Scotland's Wild Goats
The Scottish Highlands is a truly majestic place with endless miles of nothing but nature at its best, a place where you can relax your busy city mind and simply feel connected to Mother Nature around you. The Highlands is also home to a number of wonderfully diverse species, from birds of prey and land animals to sealife on the coasts.
One of those is the Feral Goat, a descendant of the domestic goat, now a truly wild animal. They usually roam the hills in small herds and mate in the Autumn. They are quite timid creatures and usually walk off if you are lucky enough to approach them. These magnificent animals are a reminder of the area's turbulent past, as they descend from the livestock abandoned by Highlanders during the turbulent Highland clearances.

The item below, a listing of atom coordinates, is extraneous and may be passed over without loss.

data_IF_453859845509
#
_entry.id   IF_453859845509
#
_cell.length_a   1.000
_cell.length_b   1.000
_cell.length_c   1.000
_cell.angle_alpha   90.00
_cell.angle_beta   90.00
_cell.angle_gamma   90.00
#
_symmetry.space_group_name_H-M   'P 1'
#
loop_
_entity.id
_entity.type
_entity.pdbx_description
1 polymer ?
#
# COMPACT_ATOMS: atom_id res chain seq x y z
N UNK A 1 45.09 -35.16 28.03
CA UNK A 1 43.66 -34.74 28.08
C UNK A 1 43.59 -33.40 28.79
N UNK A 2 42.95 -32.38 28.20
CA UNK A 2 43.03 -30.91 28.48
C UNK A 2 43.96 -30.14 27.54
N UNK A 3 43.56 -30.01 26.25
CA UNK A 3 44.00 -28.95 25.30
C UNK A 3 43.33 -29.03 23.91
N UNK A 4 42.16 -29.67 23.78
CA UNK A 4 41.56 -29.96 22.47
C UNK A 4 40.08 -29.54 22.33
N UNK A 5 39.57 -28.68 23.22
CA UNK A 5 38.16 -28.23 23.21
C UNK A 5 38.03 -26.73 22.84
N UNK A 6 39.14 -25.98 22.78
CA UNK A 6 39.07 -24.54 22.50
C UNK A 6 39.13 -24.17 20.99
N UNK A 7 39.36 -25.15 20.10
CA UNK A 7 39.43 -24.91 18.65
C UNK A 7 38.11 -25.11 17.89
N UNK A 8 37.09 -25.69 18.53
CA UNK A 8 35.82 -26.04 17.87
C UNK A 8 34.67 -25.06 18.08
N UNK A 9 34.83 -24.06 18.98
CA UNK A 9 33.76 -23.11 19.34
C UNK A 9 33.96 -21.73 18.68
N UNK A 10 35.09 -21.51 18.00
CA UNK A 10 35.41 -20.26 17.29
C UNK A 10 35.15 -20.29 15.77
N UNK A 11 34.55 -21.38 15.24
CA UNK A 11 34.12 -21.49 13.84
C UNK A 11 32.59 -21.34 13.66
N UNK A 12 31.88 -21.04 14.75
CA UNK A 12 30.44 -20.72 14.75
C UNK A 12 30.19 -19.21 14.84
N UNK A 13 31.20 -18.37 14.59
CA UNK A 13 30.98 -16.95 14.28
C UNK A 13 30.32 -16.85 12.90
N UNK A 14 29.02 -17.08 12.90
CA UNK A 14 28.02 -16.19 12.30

They were first introduced in these lands around 5000 years ago by Neolithic farmers, and used as farmyard animals. Nowadays, they are widely distributed but often quite difficult to spot because of the way their coats have bred back to dark colours and their preference for grazing on steep and broken craggy hill ground.
Some of the best spots to see them are at the wild goat park in Galloway Forest Park, Rum National Nature Reserve, Creag Dubh near Newtonmore, South Lochness-side, Ardgour, Mull, Ardnamurchan, North Morar, Strathfarrar and Dundonell, Kerrera off Oban, the Oa on Islay and Colonsay.